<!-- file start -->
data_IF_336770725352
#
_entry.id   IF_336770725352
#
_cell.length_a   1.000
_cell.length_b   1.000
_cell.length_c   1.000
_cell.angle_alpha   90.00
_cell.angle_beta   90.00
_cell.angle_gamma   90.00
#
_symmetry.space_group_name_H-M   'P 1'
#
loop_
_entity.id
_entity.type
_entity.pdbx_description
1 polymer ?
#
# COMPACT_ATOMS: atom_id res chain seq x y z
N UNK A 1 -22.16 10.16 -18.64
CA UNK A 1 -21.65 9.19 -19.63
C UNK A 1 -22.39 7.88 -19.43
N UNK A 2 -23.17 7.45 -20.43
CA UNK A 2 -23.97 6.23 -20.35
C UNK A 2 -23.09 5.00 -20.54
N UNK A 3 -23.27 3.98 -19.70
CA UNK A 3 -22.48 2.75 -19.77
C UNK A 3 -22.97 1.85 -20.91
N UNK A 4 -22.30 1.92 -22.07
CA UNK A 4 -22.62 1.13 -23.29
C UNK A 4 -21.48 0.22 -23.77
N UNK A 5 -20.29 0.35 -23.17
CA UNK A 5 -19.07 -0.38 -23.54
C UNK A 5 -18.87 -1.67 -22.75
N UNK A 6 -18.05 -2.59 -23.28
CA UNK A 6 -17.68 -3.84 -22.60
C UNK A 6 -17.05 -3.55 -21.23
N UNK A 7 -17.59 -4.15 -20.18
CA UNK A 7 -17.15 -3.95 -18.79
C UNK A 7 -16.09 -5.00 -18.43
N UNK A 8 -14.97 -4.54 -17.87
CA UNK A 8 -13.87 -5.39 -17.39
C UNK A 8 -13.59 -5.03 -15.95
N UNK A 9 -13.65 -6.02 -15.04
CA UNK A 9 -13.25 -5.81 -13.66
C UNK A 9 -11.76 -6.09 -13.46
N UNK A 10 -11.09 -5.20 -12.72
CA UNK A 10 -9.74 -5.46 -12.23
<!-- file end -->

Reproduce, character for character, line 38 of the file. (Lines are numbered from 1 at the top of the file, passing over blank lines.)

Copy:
C UNK A 6 -17.05 -3.55 -21.23